Welcome to Monday, and another week here at the Bleat. More of the same, and how! But different. I hope you had a good weekend, and did not spend it all archiving, as I did. I threw out some photographs. (Massed sudden inhaling through clenched teeth) Sorry. I can’t save everything. Sometimes I think you’re doing the occupants of the picture a favor. No one will ever squint at you again, and wonder who you were. I’m not throwing this away out of indifference. The last person who saw your face in this picture knew you, and remembered you. Thus you are consigned to the fire.

Fancy way of saying I just didn’t want to carry it along forever and curse descendants. Who’s this? Don’t know. Were we related? Probably. Where as this taken? An empty field.

Really, the picture was two inches wide, and taken from a distance of 20 feet.

Now I’m feeling guilty.

I also threw out expired Nyquil. I’d bought a two-pack - Dayquil, for when you want to be miserable and awake, and Nyquil, when you’re out of bourbon - when the pandemic hit, or perhaps before. They are now out of date. Apparently the stuff goes bad like raw hamburger.

Oh, I could tell more - tales of scanning! Phone cleaning! Photo sorting! - but it would seem as if I hadn’t left the house all weekend. I did. Went to the grocery store Sunday night, and noted that everyone was masked again. It was 30-70 mask / no mask two weeks ago. 50 / 50 last week. 90 / 10 today. And we’re talking masks in the parking lot, too.

Hey, here’s an idea. Let’s go back in time.

 

Vie Reddit: This upscaled tour of 8th avenue c/ 1945 is quite remarkable. Wrong, but remarkable. Wrong in its hues: all those rusty purple cars. Everything has an unworldly cast, but aside from that it seems more alive and real than the black and white source.

I suppose it’s a matter of opinion, but everything here looks more interesting than today. It’s older and feels careworn - nothing new had been built in years - and it’s less congested, but it feels not just more alive, but somehow more relaxed.

The signage is idiosyncratic, even though there are chains everywhere. The Squire theater hung on until 2007:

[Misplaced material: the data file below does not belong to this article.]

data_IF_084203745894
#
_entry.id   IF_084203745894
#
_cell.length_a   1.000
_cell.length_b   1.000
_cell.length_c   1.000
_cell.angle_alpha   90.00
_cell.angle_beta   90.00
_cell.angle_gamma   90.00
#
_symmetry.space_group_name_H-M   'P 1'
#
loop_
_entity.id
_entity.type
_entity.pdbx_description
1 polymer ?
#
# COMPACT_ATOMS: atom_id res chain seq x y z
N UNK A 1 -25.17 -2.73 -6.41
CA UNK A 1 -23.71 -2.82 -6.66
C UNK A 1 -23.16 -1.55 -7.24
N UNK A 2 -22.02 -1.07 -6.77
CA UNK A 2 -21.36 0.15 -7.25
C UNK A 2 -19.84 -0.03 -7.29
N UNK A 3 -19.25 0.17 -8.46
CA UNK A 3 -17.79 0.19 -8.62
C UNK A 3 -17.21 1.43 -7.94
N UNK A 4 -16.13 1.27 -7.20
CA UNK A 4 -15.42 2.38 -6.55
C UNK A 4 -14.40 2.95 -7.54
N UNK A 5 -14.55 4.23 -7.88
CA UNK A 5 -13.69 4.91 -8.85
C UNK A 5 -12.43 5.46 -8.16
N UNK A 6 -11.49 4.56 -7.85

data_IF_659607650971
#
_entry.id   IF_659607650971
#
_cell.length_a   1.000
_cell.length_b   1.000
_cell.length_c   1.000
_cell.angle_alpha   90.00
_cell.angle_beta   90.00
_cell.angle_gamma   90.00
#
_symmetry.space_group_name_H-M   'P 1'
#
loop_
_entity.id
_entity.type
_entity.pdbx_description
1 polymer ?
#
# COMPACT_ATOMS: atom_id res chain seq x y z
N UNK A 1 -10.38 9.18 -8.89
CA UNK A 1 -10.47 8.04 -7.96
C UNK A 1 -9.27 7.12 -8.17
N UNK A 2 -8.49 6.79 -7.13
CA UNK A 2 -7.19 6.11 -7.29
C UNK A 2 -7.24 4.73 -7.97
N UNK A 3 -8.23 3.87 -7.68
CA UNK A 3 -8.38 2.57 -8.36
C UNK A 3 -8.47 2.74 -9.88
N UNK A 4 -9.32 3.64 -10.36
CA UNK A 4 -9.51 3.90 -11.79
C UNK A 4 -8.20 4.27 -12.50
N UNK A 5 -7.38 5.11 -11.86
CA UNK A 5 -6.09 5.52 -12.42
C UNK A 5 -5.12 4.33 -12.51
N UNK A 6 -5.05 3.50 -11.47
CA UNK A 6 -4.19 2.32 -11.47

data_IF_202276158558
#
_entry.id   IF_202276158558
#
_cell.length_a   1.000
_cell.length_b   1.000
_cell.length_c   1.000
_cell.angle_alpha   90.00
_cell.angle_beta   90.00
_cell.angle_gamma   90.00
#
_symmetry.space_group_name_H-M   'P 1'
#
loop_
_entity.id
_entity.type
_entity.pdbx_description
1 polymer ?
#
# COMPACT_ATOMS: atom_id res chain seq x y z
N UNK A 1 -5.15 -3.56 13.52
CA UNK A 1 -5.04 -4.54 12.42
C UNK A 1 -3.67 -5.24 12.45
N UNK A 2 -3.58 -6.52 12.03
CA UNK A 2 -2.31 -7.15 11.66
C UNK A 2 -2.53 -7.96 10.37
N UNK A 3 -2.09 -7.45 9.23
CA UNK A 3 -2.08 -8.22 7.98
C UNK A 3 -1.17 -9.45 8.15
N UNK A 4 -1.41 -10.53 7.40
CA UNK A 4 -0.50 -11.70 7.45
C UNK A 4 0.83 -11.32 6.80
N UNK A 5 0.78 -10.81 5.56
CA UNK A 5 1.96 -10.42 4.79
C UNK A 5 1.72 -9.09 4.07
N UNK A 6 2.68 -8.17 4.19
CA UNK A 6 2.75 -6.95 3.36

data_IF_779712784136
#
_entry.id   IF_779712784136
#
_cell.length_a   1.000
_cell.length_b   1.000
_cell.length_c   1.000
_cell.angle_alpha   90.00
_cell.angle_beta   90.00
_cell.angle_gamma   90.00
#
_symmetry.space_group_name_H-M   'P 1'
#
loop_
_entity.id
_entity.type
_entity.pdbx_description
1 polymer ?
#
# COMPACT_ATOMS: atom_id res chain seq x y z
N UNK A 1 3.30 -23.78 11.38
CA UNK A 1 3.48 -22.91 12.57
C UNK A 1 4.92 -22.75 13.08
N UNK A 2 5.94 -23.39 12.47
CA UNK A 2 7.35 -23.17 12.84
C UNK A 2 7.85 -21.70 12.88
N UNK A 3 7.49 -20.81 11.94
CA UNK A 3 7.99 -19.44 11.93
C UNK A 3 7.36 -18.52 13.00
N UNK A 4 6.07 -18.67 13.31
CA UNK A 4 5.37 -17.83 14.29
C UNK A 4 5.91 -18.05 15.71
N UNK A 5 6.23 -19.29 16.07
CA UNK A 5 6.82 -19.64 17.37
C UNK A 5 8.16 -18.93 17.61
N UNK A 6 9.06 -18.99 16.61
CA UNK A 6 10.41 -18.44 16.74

We will never know his story. For a moment, he moves, turning his head as the means of his immortality moves behind him, unnoted.

The bane of the documentarian:

His mob name is Jimmy Fourth-wall. Looks like he suffered an industrial accident in Ted Turner's colorization lab.

If you hadn’t seen the landmarks, and didn’t know the street, you could find it from this.

Penn Station and the Post Office. Now:

Moving day, it seems:

There’s another, with the same hues of the Joker’s clothing:

The most ordinary streets seem extraordinary.

Sports Radio? Wikipedia: "Davega Stores was a consumer durables, appliance, sporting goods, and apparel chain which operated 27 stores in the metropolitan New York City."

Across from Madison Square Garden. Must have been a rollicking place after the game.

Now and then you see something distinctive that might have survived . . .

Ah!

It's a church. We can go inside . . . and see the true colors of now, and of then.

 

Newspapers regularly published big letters, so people could cut them out and use them as they liked! Really

You'd think he would've drawn it the other way around.

 

 

 

So . . . Frankenstein?

We begin with a horrible crash of a model:

 

Pretty good effect. Everyone’s electrocuted, except for one guy - or so we’re informed by a radio announced who’s apparently broadcasting from his office:

Sorry, son, you’ve landed in St. Noir’s Hospital:

And who’s the electrocuted guy?

Oh, the poor fellow. Stuff just keep happening to this fellow. Except it hasn’t happened yet: this one comes before Wolfman.

His job is actually dealing with electricity - down at the Midway he’s a “yokel-shocker,” carny term for impressing the rubes with fake voltage tricks.

The doctors recommend another venerable doc for outpatient treatment - and get a load of the set-up this guy has in his house. On the ground floor, even.

Working in the lab, using electricity to UNLOCK THE SECRETS OF LIFE, we have . . . .

Yay! Lionell Atwill!

 

Back at the hospital:

They really didn’t think people read very fast, did they

He goes to stay with the Doctors, gets fond of the man Doc’s girl, and is subjected to ex-perrrr-i-ments at the hands of Eeevil Doctor Lionel:

Since the process - whatever the hell it is - takes a long time, this requires a MONTAGE!

He starts to require electricity to survive, and after ten minutes of our poor fellow getting weaker and mopy, we are treated to . . . ADDITIONAL MONTAGE

 

We don’t even have to check to know some of those shots are lifted from other Universal movies.

The effect is pretty good:

Dr. Lionel instructs him to take care of the other doctor, who is meddling in his work; he duly kills him, and confesses. He’s not happy about it. Maybe this science stuff isn't for him.

It turns into a brief courtroom drama, and then we have perhaps the least appropriate act by the corrective arm of the state imaginable:

Isn’t that just asking for it?

Now, back to your LOCAL REPORTER

Who is this guy? Jack Gardner.

Anyway, as you might expect, zapping a man who feeds on electricity does not have the desired effect. I’ll leave it at that.

It’s a damned good little monster movie. There’s even a little recurring story about a dog that pays off, in a modest way. It’s all modest, compared to the BIG TENTPOLE monster movies, but it’s an hour long and completely satisfying.

Say, remember the ghoul movie from a few weeks ago, the theme that sounded a lot like the (cough) inspiration for Elfman's Batman theme?

   
Well then
   

I guess they passed that one around a lot.

   
  That will  have to do. Matches await!
   

 

 

 
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